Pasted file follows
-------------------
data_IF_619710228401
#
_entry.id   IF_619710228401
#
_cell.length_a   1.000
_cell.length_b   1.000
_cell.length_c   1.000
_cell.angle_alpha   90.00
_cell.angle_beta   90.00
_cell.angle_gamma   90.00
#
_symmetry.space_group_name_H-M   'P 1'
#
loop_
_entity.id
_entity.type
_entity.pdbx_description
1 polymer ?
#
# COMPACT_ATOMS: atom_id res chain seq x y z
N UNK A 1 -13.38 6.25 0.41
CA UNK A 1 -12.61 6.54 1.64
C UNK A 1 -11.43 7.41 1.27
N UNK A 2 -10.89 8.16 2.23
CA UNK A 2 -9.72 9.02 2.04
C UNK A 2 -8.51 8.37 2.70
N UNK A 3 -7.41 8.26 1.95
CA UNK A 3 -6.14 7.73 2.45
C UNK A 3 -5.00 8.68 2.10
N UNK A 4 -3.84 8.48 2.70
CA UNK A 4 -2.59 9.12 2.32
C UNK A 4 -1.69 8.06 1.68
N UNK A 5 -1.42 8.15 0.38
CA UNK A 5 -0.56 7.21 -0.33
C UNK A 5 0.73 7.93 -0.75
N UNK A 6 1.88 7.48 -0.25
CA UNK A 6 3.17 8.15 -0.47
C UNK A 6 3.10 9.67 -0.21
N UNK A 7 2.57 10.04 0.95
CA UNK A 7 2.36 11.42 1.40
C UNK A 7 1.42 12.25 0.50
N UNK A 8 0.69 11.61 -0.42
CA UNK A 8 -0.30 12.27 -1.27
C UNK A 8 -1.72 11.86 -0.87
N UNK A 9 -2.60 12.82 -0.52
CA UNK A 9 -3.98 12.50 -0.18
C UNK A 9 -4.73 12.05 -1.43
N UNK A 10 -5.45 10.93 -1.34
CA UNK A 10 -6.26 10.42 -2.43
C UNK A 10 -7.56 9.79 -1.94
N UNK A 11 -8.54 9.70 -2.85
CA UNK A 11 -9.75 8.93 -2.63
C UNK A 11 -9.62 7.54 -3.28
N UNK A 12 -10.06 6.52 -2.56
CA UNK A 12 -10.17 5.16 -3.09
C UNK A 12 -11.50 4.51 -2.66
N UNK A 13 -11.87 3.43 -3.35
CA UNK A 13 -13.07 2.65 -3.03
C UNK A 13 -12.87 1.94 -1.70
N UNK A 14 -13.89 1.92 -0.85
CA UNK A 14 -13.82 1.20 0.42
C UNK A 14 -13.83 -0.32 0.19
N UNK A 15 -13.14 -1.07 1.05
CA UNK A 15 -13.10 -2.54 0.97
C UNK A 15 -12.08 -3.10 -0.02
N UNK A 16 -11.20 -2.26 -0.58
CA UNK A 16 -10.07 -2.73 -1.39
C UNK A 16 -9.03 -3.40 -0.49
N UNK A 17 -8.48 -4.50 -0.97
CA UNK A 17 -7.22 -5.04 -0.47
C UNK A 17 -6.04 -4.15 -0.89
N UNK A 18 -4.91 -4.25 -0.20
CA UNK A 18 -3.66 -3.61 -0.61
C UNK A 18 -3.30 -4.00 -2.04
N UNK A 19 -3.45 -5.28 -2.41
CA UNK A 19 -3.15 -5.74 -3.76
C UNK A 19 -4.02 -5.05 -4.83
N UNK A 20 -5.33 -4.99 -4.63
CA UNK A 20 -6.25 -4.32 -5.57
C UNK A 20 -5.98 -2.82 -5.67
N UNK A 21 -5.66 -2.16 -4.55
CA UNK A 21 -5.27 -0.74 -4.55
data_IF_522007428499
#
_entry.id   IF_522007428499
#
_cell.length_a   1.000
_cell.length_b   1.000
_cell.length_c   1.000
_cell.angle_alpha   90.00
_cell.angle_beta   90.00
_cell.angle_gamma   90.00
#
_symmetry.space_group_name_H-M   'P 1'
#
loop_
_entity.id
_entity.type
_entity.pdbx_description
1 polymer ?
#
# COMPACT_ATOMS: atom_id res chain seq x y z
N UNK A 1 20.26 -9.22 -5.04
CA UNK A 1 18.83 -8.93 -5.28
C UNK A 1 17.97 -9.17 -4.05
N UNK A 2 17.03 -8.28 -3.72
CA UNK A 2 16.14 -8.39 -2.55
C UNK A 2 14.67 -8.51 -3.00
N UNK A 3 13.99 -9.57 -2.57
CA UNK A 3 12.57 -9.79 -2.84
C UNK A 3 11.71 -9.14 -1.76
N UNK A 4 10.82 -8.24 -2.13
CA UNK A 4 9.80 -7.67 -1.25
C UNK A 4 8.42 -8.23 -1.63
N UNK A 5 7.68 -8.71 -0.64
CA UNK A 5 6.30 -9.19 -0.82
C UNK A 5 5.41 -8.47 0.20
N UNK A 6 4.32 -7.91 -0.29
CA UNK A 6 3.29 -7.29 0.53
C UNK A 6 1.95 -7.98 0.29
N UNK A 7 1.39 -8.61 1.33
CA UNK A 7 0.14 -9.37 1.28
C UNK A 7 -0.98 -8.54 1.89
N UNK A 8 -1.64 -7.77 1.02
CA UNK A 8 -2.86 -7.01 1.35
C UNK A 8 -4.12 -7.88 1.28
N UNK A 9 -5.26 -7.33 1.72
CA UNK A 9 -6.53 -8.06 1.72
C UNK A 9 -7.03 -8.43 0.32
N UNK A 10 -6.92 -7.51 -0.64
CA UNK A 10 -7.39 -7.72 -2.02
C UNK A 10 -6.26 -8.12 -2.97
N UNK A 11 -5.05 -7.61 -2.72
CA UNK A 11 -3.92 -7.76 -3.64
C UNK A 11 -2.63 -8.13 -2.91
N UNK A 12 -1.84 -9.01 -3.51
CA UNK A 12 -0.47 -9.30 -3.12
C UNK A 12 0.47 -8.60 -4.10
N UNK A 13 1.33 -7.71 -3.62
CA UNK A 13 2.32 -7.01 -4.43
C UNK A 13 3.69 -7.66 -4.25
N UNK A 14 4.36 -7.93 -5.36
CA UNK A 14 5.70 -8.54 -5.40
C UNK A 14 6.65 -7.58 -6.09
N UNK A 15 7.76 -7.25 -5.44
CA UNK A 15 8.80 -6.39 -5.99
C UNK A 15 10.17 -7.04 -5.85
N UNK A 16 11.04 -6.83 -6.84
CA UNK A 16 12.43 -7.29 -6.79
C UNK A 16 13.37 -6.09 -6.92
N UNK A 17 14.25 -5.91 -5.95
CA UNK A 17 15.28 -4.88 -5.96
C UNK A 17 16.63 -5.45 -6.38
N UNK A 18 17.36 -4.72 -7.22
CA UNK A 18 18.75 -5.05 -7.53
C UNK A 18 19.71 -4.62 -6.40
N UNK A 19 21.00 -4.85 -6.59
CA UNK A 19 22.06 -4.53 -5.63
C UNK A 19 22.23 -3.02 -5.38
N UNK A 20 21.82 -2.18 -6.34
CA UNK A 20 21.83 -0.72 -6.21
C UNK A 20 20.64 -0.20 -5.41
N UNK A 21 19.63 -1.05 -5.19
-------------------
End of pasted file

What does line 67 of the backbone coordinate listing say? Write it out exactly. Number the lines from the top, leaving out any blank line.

CA UNK A 16 -10.07 -2.73 -1.39